For as long as I know, it’s been my Grammy’s tradition to prepare the entire feast, from the antipasto platter to the baked pasta dish to the turkey with all its fixings, right down to the dessert buffet. It’s her holiday. But, recently, my Grammy had surgery on her hand which has made normal day-to-day tasks a challenge. So, a couple weeks ago, I called my Grammy and offered her some Thanksgiving help. I offered to make the stuffing or the mashed potatoes or the sweet potatoes, cranberry sauce, or veggies. Whatever she needed, I’d make it all. But, my offer was politely refused. She’d already made her plans.
After a bit of insisting and offering to bring every dish I could think of, my Grammy finally had a request. How about you make the turkey cutout cookies, she said. They are a tradition and I’m not sure my hand is up to rolling out the dough. I paused. It was a long pause. And then I reluctantly agreed. How could I say no?
But the truth is that I loath making cutout cookies. Yes, my feelings about cutout cookies are that strong. I derive no joy from the process of flouring and rolling and cutting and baking, repeating this process again and again until all of the dough is used. Don’t get me wrong… I love baking. And cookies are no exception. But cutout cookies do nothing for me. I find the labor involved to be tedious and the result surprisingly underwhelming.
The decorating process provides no more satisfaction to me than the baking. In another life, I’d probably relish in the decorating, give my crafty side free reign to play and enjoy creating intricate designs with royal icing. But my current circumstances, constantly flocked by two busy little boys, makes tending to the details of decorating a challenge. Most activities are a rush against the clock, racing between naps, tantrums, short attention spans and doctor’s appointments. Time for attention to detail is not currently a part of my life. But that’s a tiny price to pay for the great joys of my little family.
Making cutout cookies was not exactly on the top of the list of ways I would have liked to help. But, how could I say no to this one simple request? And so I agreed. I love cooking with the kids and this task was right up their alley, so we turned it into a family affair. They were more than happy to help with the mixing, rolling, and cutting. We started with a basic recipe for sugar cookies from Martha Stewart and jazzed it up with a bit of lemon and ginger. My little quality control experts certainly approved.
Just as Christmas isn’t really about the gifts, Thanksgiving is not truly about the food. It’s a joy to be able to contribute a small, traditional part of our Thanksgiving feast. But, the day isn’t about turkey cookies, stuffing, or pies. It’s about family, friends, and love. It’s about good health, a warm house, and the ability to spend the day with loved ones. It’s about the love which exponentially multiplies as our family grows. We have so much to be thankful for.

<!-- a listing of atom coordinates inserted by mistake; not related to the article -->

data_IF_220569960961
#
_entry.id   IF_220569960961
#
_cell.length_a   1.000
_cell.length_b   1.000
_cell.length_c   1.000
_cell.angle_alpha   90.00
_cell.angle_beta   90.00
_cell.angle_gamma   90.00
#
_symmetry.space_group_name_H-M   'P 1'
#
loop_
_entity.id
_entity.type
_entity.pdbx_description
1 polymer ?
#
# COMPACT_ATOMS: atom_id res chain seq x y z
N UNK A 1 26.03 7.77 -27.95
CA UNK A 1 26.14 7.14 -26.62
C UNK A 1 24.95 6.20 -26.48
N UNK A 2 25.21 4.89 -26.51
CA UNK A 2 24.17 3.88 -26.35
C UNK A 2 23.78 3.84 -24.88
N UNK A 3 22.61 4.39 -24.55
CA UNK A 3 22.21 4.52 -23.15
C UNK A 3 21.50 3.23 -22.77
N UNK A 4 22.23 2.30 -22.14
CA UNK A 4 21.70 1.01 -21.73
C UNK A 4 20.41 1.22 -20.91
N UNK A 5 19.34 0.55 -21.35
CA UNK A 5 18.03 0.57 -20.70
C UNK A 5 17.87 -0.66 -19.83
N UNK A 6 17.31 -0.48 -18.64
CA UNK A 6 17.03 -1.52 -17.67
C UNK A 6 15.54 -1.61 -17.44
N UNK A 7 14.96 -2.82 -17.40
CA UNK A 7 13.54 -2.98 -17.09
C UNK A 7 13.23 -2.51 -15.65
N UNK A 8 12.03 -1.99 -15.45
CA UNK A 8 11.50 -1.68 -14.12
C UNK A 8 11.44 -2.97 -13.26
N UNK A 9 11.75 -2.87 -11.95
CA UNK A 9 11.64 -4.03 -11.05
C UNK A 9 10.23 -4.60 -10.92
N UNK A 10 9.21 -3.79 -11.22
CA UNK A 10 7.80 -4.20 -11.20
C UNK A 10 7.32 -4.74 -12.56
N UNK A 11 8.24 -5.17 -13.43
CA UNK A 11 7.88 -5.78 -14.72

And so tomorrow, as I sit down with my loved ones, to stuff myself with Thanksgiving goodies, I will pause for a moment and raise my glass of sparking grape juice in thanks for all of my blessings; for my loving husband, precious children, and the new life growing inside me; for a comfortable home with a big, full fridge, our over-sized yellow lab, and the most comfortable bed I can imagine; for my siblings and sibling-in-laws, my friends, and all of my family; for my collection of reliable cookware and the ability to use it; and for chocolate, cheese, and spicy food. For all of these things and more, I am infinitely thankful.
Lemon Ginger Sugar Cookies
Adapted from Martha Stewart’s recipe for Sugar Cookies
2 sticks Unsalted Butter, softened
2 cups Sugar
2 teaspoons Lemon Juice
1 teaspoon Vanilla Extract
4 cups Flour
1/2 tsp Ginger
1/2 tsp Salt
1 tsp Baking Powder
In a mixing bowl, beat together the butter and sugar until creamy. Add the eggs, lemon juice, and vanilla extract. Beat for another minute or two, until well blended. In a separate bowl, combine the flour, ginger, salt, and baking powder. Gradually incorporate the dry mixture into the wet mixture until a thick dough forms. Split the dough in half and form to balls. Flatten into disks and wrap each disk in plastic wrap. Refrigerate for at least an hour.
Preheat oven to 325 degrees F.
Once the dough is chilled, use a rolling pin to roll it out onto a well floured surface to about 1/4 inch thickness. The dough may need a couple minutes to warm up to a rollable consistency. Use a cookie cutter to cut, as desired. The remaining scraps can be formed into a ball and rolled out again, until all of the dough has been used. Place the cut cookies onto a baking sheet and bake for 15-18 minutes. Cool completely before icing.
Decorating the Cookies with Royal Icing
I’d be lying if I claimed to be any sort of royal icing expert. Truth is that, prior to today, I’ve probably only used it one or two other times; certainly not enough to lay out any expert guides for you. Fortunately, there are some wonderful existing guides to making and decorating with royal icing. My favorite step by step guide comes from Annie’s Eats. She lays out a clear visual for preparing and using royal icing. Click here for Annie’s guide to royal icing.
The royal icing recipe calls for Meringue Powder. If you are unable to find this ingredient in your grocery store, check the baking section of your local craft store. Allow yourself a big block of time and multiple Oops cookies. And don’t worry… the messy looking cookies taste just as good. Decorating with royal icing takes a little time, but it’s easy to get pleasing results, even for a harried royal icing novice such as myself.
Wishing you all a most Happy Thanksgiving! I am thankful for you!
Amy Deline blogs at The Gourmand Mom.
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